Frat Boy Humor and Generalizations


The other day my friend Mitch left an interesting comment on my page. He was being very polite and complimentary (and helping out in my defense against the attacking pitucos), but he also said “your sweeping generalizations and sometimes scaryily close to fratboy humor make me cringe a bit.” I’m only mentioning this because this phrase pretty much exactly encapsulates the skeptical attitude you should use when approaching anything I (or virtually anyone) writes. You see, and I have to admit this, at least half the time I’m just trying to unabashedly provoke my readers. Sometimes it’s just out of mischievousness, sometimes it’s out of boredom, sometimes I’m just having a bad day and I’m being unfair in my writing like a petulant child. I have no problem admitting this because it’s the truth not only with me but with everyone who has ever either picked up a pen, set a newspaper type, or struck a keyboard (I suppose that’s one of the “sweeping generalizations” that Mitch alluded to earlier). The thing is, you get a bunch of assholes who try to pretend that their personal bias never enters into their work (for some reason, Anderson Cooper jumps into my mind, I’m not sure why though…he just looks like he takes himself way too seriously). Well, not having bias enter your work is impossible on a level that you can’t even comprehend. In fact, I think the only way that you can even approximate “fairness” is to embrace your bias and state it over and over. Also, it’s important that there be a few completely absurd things written into every one of your articles or stories just to keep that kernel of skepticism burning in the minds of your readers.

Lately I’ve been reading “The Demon Haunted World” by Carl Sagan. It’s a book that pretty much tries to separate the massive amount of thoughts cluttering up your mind that come from myth and fear rather than any kind of reason (there are a lot more in there than you could possibly guess). His point is that you should be a little bit more skeptical about what you believe. I believe that skepticism is healthy and that it should extend to virtually the ENTIRE world (there’s only one person I completely trust and that’s me…and honestly, I don’t even completely trust myself in most situations).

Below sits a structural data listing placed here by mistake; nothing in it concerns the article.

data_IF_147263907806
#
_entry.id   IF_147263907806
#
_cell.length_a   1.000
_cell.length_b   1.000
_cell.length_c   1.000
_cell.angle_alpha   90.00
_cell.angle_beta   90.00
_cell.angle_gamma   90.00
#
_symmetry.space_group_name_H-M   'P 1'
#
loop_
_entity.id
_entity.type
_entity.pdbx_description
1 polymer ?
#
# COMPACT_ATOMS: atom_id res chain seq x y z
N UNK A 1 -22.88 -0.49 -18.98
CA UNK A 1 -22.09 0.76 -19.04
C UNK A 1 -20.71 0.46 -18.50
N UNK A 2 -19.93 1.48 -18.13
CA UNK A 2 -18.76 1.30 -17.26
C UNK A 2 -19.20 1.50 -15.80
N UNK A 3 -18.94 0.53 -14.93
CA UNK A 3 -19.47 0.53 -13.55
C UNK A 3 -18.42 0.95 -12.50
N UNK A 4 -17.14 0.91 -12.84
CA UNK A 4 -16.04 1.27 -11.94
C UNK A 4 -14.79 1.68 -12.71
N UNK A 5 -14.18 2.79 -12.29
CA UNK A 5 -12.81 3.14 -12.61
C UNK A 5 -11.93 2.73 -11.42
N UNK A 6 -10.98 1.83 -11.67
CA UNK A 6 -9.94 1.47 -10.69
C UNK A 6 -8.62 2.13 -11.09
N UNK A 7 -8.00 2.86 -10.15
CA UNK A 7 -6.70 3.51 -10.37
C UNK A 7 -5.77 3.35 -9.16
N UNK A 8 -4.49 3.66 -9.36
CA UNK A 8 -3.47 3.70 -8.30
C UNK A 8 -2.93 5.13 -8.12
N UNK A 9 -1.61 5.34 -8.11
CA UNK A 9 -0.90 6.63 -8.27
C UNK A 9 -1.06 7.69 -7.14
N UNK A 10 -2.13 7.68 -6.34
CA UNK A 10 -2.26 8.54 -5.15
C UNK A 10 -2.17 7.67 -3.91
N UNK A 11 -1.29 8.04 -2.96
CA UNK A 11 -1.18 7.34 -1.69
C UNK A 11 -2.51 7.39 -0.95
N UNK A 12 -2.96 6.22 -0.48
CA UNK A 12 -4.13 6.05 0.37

Obviously the downside about being skeptical of EVERYTHING is that it’s EXHAUSTING (just believing like an idiot is SOOOOO MUCH easier [again “sweeping generalization”…but the only reason you would have for disagreeing with me is the fact that your thought process has been contaminated by mysticism and religion which is designed to program you into believing that you aren’t capable of making a decision on your own…SWEEPING]).

Anyway, my tactic is to just spit out my writing as fast as possible (very rarely do I even reread my articles even once to make sure I haven’t said anything contradictory or repetitive). Although this inherently means that my readers are going to have to deal with some grammatical/fluidity issues, I think that’s more than compensated by the fact that they know they’re getting an honest conversation from me, and not some political babble that’s designed to please everyone and get me re-elected. I think MY readers are going to discover that they are on a twirling carousel in which they are on a regular schedule that involves being both praised and targeted for criticism on a regular basis…and if they look to their left or right, they’ll find that I’m right there on that carousel with them.

Anyway, that’s my five minutes of pretentious theory on that subject for today…who knows, if I keep crapping on like this, maybe Mitch Teplitsky will someday do a documentary about ME (another tactic that would probably get me to enable full RSS reads)!

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